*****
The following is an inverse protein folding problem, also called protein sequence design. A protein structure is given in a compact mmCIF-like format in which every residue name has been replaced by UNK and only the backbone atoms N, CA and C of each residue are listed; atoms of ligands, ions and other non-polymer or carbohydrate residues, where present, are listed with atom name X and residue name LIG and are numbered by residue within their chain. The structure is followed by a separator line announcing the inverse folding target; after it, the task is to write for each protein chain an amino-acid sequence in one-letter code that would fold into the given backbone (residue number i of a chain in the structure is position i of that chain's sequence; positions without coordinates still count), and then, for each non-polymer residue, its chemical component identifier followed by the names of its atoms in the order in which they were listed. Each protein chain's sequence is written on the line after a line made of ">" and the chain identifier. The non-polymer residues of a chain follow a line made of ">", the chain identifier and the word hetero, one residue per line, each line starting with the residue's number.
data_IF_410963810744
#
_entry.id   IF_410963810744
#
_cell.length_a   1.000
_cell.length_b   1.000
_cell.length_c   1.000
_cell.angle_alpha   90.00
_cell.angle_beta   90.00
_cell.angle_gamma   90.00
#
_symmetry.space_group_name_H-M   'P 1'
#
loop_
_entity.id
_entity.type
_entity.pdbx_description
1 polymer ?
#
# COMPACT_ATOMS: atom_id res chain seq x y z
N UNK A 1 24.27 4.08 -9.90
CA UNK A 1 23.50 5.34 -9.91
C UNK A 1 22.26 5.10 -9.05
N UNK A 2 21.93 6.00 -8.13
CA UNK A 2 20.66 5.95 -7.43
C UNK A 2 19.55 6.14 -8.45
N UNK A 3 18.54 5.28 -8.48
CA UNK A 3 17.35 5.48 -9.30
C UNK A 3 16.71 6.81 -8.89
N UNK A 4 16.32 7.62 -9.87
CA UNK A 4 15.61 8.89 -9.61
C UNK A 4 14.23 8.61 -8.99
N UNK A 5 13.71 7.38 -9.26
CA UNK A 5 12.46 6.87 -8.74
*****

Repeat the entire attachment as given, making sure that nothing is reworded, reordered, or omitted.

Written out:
The following is an inverse protein folding problem, also called protein sequence design. A protein structure is given in a compact mmCIF-like format in which every residue name has been replaced by UNK and only the backbone atoms N, CA and C of each residue are listed; atoms of ligands, ions and other non-polymer or carbohydrate residues, where present, are listed with atom name X and residue name LIG and are numbered by residue within their chain. The structure is followed by a separator line announcing the inverse folding target; after it, the task is to write for each protein chain an amino-acid sequence in one-letter code that would fold into the given backbone (residue number i of a chain in the structure is position i of that chain's sequence; positions without coordinates still count), and then, for each non-polymer residue, its chemical component identifier followed by the names of its atoms in the order in which they were listed. Each protein chain's sequence is written on the line after a line made of ">" and the chain identifier. The non-polymer residues of a chain follow a line made of ">", the chain identifier and the word hetero, one residue per line, each line starting with the residue's number.
data_IF_410963810744
#
_entry.id   IF_410963810744
#
_cell.length_a   1.000
_cell.length_b   1.000
_cell.length_c   1.000
_cell.angle_alpha   90.00
_cell.angle_beta   90.00
_cell.angle_gamma   90.00
#
_symmetry.space_group_name_H-M   'P 1'
#
loop_
_entity.id
_entity.type
_entity.pdbx_description
1 polymer ?
#
# COMPACT_ATOMS: atom_id res chain seq x y z
N UNK A 1 24.27 4.08 -9.90
CA UNK A 1 23.50 5.34 -9.91
C UNK A 1 22.26 5.10 -9.05
N UNK A 2 21.93 6.00 -8.13
CA UNK A 2 20.66 5.95 -7.43
C UNK A 2 19.55 6.14 -8.45
N UNK A 3 18.54 5.28 -8.48
CA UNK A 3 17.35 5.48 -9.30
C UNK A 3 16.71 6.81 -8.89
N UNK A 4 16.32 7.62 -9.87
CA UNK A 4 15.61 8.89 -9.61
C UNK A 4 14.23 8.61 -8.99
N UNK A 5 13.71 7.38 -9.26
CA UNK A 5 12.46 6.87 -8.74